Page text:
Deception Island, near the Antarctic Peninsula, is unique because it allows ships to enter the middle of an active volcano.
The island earned its name from explorer Nathaniel Palmer in 1820 thanks to its horseshoe shape. From one angle, the island gives the illusions that it is solid all the way around. From another angle, the flooded interior of this caldera becomes apparent.
The caldera was created when an eruption about 4,000 years ago caused a volcano in the South Ocean to collapse. The resulting caldera measures about five to six miles (eight to ten kilometers) in a diameter.
Deception Island, located in the South Shetland Islands, is still an active volcano. The island has erupted more than twenty times since the 19th century. The most recent eruptions occurred in 1967, 1969, and 1970.
Deception Island and Mount Erebus are the only two active volcanoes in Antarctica.
Inside the island lies Port Foster where ships can dock. This makes Deception Island one of the only places in the world where ships can sail directly into the middle of an active volcano.
The island was used as a whaling station up until the early 1900s and the ruins of Hektor Station still remain on the island after closing in 1931.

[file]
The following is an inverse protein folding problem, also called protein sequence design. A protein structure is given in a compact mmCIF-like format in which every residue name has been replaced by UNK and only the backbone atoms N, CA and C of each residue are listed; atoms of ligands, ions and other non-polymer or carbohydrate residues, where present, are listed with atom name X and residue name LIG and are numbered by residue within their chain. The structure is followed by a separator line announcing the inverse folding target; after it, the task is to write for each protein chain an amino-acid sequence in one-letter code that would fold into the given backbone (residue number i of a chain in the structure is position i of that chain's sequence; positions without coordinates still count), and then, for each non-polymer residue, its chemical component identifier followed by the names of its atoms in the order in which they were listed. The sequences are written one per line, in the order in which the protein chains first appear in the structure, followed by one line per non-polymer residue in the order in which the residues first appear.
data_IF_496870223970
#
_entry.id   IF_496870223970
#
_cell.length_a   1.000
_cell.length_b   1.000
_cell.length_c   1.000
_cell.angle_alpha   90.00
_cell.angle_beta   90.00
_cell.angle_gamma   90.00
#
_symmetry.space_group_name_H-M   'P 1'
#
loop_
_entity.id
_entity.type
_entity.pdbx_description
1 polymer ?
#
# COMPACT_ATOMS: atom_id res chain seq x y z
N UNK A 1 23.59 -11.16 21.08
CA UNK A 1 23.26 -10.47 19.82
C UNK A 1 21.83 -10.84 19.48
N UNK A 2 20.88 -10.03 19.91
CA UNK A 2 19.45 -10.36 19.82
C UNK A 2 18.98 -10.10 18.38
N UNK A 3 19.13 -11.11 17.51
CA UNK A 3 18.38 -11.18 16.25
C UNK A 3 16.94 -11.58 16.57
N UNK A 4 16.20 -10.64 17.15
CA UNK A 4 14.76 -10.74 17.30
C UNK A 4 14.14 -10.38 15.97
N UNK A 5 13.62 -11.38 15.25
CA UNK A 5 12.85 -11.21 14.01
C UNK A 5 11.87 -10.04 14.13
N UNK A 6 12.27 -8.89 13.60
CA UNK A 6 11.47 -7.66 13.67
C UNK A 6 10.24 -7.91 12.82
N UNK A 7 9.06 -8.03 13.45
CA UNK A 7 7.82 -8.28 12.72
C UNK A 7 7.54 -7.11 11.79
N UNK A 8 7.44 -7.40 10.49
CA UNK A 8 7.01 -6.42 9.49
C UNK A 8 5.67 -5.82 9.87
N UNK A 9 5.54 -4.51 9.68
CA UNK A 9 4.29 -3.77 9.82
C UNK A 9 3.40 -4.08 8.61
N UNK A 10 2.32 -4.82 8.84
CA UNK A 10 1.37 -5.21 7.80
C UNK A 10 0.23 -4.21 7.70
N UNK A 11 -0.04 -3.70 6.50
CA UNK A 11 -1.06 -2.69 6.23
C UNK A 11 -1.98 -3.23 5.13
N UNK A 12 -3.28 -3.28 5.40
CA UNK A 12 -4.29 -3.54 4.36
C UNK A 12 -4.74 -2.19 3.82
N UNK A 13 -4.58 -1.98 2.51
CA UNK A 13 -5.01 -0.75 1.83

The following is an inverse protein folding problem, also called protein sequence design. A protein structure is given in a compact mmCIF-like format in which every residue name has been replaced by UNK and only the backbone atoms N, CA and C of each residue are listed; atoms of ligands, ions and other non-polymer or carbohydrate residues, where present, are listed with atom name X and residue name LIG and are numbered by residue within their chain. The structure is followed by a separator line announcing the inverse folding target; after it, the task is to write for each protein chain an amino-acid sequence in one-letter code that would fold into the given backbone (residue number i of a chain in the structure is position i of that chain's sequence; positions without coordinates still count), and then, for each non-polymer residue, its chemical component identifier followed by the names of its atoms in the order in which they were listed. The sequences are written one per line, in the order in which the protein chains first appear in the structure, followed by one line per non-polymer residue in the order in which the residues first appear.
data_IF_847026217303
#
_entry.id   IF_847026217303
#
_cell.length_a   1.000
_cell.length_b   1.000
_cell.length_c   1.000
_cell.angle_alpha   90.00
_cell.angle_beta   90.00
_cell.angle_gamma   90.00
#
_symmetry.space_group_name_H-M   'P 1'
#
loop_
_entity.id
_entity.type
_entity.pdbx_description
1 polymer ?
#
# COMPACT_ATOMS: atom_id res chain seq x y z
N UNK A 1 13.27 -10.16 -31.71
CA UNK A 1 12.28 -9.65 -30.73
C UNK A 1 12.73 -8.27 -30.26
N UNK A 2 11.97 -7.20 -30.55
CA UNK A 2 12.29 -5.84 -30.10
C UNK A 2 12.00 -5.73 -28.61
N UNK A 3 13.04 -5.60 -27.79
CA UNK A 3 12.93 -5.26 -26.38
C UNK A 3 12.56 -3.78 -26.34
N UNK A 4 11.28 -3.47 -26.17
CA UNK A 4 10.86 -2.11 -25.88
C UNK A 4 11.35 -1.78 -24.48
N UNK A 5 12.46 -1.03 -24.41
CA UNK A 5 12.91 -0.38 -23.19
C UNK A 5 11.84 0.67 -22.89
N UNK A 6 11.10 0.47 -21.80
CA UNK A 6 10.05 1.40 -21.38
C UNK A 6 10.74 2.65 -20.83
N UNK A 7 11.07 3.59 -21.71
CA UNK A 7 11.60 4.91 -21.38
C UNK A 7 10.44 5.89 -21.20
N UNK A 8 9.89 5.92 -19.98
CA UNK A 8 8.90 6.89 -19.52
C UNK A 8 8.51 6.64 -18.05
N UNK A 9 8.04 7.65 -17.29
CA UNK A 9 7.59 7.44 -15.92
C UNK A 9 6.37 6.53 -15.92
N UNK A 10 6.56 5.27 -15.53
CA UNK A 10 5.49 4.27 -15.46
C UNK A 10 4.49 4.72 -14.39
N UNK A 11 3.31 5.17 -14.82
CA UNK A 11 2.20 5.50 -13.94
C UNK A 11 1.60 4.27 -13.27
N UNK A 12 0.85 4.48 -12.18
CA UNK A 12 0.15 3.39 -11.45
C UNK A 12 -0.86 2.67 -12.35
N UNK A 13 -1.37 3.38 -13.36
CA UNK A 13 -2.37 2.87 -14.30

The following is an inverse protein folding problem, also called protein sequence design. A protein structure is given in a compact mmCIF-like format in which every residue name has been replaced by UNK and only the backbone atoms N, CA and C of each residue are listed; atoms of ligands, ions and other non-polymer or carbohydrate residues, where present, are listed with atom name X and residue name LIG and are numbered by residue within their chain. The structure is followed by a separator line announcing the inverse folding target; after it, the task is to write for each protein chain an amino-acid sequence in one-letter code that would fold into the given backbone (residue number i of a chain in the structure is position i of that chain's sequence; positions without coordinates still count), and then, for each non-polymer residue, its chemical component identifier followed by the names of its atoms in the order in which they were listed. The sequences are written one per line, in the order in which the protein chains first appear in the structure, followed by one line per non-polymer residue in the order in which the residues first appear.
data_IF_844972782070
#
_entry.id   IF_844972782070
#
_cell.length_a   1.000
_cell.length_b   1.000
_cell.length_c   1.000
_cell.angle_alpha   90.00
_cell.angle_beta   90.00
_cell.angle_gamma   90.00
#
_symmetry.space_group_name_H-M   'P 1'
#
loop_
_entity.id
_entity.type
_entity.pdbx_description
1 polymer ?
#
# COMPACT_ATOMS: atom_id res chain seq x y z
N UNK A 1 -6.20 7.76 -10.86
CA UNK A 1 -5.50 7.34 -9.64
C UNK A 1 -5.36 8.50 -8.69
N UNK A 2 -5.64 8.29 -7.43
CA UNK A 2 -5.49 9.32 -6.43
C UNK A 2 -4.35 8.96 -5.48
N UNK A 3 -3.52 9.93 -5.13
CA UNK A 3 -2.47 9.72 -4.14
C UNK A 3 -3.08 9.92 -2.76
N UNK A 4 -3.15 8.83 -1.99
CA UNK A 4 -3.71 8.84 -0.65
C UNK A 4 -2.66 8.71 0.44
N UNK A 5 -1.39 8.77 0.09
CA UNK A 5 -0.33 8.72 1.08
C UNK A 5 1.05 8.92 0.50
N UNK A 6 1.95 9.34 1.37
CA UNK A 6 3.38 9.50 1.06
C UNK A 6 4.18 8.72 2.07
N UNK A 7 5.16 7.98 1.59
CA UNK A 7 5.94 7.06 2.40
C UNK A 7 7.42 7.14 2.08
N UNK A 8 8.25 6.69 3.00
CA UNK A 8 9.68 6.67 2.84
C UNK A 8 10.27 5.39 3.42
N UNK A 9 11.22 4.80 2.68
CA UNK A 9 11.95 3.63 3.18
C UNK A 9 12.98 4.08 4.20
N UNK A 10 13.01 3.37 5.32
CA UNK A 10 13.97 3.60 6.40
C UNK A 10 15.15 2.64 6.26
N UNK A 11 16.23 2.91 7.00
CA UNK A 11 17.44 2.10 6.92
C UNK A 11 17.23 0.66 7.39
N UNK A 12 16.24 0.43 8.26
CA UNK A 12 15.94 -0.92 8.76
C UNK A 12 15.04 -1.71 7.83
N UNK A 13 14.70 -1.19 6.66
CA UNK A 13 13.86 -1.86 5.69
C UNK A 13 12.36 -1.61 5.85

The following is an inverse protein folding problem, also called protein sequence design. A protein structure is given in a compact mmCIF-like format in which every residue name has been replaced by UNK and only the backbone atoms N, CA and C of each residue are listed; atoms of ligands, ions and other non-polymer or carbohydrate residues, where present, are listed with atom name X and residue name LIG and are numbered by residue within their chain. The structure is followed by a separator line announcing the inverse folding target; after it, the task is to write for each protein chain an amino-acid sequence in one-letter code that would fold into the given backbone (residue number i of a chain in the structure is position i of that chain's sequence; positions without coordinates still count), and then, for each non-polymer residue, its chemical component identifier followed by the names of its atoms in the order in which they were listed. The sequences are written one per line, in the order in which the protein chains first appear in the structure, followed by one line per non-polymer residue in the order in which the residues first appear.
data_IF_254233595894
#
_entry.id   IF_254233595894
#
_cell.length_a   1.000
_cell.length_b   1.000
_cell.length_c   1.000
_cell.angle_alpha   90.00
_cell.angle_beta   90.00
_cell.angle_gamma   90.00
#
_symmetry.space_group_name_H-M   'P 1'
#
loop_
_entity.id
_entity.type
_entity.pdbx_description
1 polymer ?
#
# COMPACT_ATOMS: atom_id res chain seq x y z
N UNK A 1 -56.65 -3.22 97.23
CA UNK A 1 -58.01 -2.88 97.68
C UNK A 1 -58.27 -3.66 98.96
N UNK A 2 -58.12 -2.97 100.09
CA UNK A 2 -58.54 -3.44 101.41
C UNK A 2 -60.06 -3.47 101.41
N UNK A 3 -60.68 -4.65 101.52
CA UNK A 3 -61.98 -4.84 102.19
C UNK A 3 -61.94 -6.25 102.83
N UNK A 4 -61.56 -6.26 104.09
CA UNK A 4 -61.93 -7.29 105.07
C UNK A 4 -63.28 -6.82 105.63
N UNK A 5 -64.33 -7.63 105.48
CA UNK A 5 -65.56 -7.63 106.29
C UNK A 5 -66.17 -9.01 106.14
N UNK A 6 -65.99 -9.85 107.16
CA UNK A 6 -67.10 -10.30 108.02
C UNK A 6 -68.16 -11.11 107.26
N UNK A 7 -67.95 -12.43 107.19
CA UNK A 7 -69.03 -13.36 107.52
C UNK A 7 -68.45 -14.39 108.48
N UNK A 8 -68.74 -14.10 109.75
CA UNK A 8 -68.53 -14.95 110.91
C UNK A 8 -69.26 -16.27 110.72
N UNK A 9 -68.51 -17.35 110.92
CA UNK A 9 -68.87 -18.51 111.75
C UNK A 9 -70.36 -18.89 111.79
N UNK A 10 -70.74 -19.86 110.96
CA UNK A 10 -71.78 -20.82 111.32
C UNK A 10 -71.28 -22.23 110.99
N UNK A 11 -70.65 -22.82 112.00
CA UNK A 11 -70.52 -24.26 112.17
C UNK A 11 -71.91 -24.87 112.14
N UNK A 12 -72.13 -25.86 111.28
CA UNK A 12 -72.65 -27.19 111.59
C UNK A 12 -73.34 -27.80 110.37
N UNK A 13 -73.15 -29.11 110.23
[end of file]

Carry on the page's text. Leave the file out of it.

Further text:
The harbor is a popular destination with tourists, with about 15,000 visitors a year to Deception Island according to the International Association of Antarctica Tour Operators (IAATO). Visitors enter the sea lagoon that is Port Foster via a small opening between cliffs called Neptune’s Bellows.
The lack of glaciers in the interior waters of the island as well as the chinstrap penguin population are two of the key draws for tourism on the island. Deception Island hosts the world’s largest population of chinstrap penguins with over 400,000 birds that inhabit the outside perimeter of the rocky island. Weddell, fur, crabeater, leopard, and southern elephant seals use the island as a resting point.
The island is also home to two active research stations. One operator by the Instituto Antartico Argentino and the other by Spanish National Research Council. Both are only operated during the austral summers.
Geyer, A., Álvarez-Valero, A. M., Gisbert, G., Aulinas, M., Hernández-Barreña, D., Lobo, A., & Martí, J. (2019). Deciphering the evolution of Deception Island’s magmatic system. Scientific Reports, 9(1), 373. https://doi.org/10.1038/s41598-018-36188-4
Patel, K. (2020, January 18). The island shaped like a horseshoe. NASA Earth Observatory. https://earthobservatory.nasa.gov/images/146164/the-island-shaped-like-a-horseshoe